Astrophysicist Meg Urry is an expert on actively accreting supermassive black holes and their co-evolution with normal galaxies. In this address, Urry will explain what black holes are and how we can “observe” them using a variety of different telescopes. She will also describe her research that sheds new light on the growth of black holes and share computer simulations of how galaxies grow and merge.
Lorry I. Lokey Graduate School of Business Gathering Hall
Note new location: Jeannik Méquet Littlefield Concert Hall
The Russell Women in Science Lecture Series has been made possible thanks to the generous support of former trustee Cristine Russell ’71.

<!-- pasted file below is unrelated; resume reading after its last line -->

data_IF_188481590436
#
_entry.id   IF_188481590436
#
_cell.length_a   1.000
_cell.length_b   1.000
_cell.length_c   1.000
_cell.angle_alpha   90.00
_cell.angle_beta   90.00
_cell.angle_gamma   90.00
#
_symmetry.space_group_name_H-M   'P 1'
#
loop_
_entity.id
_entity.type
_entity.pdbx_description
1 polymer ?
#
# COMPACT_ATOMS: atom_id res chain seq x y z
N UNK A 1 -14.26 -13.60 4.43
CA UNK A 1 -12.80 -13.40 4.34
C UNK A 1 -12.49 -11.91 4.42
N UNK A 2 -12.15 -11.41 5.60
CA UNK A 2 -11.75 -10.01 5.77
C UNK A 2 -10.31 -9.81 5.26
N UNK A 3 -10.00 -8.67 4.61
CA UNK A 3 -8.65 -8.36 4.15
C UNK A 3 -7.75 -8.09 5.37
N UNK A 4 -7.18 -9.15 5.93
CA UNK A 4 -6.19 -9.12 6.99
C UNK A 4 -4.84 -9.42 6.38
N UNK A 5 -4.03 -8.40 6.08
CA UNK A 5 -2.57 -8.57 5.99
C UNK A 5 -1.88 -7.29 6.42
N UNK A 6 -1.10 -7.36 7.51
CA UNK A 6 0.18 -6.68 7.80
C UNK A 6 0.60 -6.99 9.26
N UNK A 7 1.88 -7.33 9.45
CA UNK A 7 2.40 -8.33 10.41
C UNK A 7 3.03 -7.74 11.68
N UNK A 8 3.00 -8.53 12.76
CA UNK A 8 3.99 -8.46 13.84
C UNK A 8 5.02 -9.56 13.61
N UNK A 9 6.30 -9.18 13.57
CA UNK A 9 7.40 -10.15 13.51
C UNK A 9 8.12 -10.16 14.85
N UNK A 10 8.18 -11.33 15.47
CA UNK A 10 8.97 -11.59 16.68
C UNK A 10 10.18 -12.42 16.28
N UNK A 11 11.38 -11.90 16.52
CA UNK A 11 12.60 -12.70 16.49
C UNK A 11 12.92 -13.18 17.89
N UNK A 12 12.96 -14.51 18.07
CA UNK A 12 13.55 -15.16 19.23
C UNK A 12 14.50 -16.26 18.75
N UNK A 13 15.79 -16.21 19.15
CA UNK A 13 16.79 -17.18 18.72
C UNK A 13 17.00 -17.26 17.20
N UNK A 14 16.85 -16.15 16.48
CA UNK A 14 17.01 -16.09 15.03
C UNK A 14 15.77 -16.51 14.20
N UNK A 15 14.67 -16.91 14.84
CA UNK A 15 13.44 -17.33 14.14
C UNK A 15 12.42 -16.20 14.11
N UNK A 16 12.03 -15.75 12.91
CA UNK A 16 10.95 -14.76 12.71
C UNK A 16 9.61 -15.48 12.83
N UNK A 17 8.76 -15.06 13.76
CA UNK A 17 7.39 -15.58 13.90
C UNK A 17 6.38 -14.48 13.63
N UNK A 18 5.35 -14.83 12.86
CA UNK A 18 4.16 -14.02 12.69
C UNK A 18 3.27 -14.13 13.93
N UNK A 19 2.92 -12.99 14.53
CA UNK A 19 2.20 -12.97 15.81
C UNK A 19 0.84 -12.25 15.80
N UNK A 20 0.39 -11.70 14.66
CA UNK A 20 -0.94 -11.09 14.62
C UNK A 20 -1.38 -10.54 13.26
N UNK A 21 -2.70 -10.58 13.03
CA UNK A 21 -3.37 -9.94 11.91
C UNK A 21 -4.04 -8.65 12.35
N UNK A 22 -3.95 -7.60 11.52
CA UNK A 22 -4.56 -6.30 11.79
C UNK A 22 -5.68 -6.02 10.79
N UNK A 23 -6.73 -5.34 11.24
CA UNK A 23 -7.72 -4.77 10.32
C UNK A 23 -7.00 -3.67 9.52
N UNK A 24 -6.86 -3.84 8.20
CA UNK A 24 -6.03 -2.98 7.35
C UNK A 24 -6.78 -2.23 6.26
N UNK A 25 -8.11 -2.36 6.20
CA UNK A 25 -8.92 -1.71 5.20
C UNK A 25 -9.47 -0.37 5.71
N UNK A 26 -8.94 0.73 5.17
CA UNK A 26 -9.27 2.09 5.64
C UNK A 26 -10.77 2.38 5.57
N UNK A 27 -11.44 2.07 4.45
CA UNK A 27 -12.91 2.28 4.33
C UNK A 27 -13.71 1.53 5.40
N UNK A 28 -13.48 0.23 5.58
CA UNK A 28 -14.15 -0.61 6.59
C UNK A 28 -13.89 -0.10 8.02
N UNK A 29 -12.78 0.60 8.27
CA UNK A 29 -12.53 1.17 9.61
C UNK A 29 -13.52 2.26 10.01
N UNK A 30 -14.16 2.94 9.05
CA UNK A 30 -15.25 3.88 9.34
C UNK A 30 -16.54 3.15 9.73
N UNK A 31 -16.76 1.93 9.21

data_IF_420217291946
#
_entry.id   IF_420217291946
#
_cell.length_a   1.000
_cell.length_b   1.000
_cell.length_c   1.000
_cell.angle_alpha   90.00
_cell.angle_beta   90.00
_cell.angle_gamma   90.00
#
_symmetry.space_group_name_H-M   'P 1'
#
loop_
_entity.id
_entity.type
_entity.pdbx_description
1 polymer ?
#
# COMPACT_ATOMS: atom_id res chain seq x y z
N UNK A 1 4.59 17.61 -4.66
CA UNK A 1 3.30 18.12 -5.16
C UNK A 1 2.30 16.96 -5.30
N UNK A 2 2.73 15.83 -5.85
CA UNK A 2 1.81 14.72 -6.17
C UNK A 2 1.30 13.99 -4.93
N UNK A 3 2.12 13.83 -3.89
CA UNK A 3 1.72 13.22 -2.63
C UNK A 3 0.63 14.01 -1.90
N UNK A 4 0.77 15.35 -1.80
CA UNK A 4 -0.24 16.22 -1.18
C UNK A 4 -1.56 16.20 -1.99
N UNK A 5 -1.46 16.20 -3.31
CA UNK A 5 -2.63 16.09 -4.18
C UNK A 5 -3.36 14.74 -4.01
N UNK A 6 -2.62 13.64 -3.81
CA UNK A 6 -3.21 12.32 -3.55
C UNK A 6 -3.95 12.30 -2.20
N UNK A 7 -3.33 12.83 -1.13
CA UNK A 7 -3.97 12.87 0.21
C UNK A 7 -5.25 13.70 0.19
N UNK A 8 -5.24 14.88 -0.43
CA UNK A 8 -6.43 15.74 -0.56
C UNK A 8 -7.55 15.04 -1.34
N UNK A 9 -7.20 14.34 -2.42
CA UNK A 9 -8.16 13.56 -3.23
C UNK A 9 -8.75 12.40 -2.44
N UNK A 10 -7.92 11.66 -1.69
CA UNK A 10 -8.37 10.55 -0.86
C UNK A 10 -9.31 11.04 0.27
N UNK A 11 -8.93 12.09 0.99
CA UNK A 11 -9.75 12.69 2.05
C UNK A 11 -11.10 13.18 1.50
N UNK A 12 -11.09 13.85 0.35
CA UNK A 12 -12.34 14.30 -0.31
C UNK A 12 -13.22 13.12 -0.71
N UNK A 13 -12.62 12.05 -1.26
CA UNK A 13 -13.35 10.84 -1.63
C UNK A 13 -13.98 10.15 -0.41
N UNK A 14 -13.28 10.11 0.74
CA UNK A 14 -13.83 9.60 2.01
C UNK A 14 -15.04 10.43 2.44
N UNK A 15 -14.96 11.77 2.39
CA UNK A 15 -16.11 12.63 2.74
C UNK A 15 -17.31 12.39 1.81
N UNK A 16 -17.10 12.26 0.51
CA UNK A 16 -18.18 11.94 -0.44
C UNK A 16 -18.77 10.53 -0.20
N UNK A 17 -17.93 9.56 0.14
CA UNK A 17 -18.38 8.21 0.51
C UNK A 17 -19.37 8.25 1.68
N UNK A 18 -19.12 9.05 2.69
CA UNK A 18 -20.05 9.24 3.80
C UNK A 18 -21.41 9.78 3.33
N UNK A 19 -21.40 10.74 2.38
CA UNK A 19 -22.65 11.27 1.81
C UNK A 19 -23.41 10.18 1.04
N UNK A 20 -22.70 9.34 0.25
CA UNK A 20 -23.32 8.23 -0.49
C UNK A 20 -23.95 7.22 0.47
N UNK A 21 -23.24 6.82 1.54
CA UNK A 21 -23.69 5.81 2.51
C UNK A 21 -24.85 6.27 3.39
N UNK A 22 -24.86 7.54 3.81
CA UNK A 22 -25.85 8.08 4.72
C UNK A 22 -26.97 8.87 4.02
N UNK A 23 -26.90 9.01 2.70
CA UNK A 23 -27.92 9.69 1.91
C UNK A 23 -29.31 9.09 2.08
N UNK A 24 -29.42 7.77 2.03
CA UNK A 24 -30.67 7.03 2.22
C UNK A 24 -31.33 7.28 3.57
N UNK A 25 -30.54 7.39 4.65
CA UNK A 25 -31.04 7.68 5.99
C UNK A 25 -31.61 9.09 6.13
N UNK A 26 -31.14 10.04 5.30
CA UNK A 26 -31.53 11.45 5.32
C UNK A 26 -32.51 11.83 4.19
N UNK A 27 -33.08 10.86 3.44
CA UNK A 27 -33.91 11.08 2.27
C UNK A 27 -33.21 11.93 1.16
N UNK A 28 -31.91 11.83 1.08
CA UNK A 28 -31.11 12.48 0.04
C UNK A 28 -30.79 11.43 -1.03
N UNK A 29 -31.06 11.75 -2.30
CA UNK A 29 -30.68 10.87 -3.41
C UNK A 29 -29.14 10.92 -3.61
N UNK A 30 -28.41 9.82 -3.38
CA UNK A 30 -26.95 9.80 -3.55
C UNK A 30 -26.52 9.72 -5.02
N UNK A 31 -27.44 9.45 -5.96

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About Meg Urry
Dr. Urry, who became the first female tenured faculty member in Yale’s physics department in 2001, is director of the Yale Center for Astronomy and Astrophysics, a member of NASA’s Science Advisory Council, a Fellow of American Women in Science, and incoming president of the American Astronomical Society. A strong advocate for increasing the number of women in science, she launched the first three national meetings on women in astronomy and led the US delegations to the International Conference on Women in Physics in both 2002 and 2011. In 2010, she was given the Women in Space Science Award from the Adler Planetarium.